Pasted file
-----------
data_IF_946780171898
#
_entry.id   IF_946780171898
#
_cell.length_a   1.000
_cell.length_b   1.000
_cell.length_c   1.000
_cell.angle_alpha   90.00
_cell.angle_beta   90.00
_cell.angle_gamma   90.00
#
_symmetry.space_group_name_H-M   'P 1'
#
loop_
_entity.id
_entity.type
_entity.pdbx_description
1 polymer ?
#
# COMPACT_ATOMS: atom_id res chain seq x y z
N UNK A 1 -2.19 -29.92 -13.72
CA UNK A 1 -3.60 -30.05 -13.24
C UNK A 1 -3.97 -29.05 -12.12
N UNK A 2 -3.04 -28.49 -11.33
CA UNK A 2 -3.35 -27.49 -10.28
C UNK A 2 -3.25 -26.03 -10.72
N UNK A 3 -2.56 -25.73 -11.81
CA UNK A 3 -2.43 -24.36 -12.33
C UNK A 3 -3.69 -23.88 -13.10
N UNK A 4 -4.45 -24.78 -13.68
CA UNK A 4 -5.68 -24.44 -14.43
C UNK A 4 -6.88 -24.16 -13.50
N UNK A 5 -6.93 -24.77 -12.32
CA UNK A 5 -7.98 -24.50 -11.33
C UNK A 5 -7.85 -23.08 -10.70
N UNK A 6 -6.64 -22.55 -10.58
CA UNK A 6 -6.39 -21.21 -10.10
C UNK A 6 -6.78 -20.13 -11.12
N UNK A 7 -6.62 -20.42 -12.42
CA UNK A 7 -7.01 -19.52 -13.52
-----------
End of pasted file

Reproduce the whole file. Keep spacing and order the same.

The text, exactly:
data_IF_946780171898
#
_entry.id   IF_946780171898
#
_cell.length_a   1.000
_cell.length_b   1.000
_cell.length_c   1.000
_cell.angle_alpha   90.00
_cell.angle_beta   90.00
_cell.angle_gamma   90.00
#
_symmetry.space_group_name_H-M   'P 1'
#
loop_
_entity.id
_entity.type
_entity.pdbx_description
1 polymer ?
#
# COMPACT_ATOMS: atom_id res chain seq x y z
N UNK A 1 -2.19 -29.92 -13.72
CA UNK A 1 -3.60 -30.05 -13.24
C UNK A 1 -3.97 -29.05 -12.12
N UNK A 2 -3.04 -28.49 -11.33
CA UNK A 2 -3.35 -27.49 -10.28
C UNK A 2 -3.25 -26.03 -10.72
N UNK A 3 -2.56 -25.73 -11.81
CA UNK A 3 -2.43 -24.36 -12.33
C UNK A 3 -3.69 -23.88 -13.10
N UNK A 4 -4.45 -24.78 -13.68
CA UNK A 4 -5.68 -24.44 -14.43
C UNK A 4 -6.88 -24.16 -13.50
N UNK A 5 -6.93 -24.77 -12.32
CA UNK A 5 -7.98 -24.50 -11.33
C UNK A 5 -7.85 -23.08 -10.70
N UNK A 6 -6.64 -22.55 -10.58
CA UNK A 6 -6.39 -21.21 -10.10
C UNK A 6 -6.78 -20.13 -11.12
N UNK A 7 -6.62 -20.42 -12.42
CA UNK A 7 -7.01 -19.52 -13.52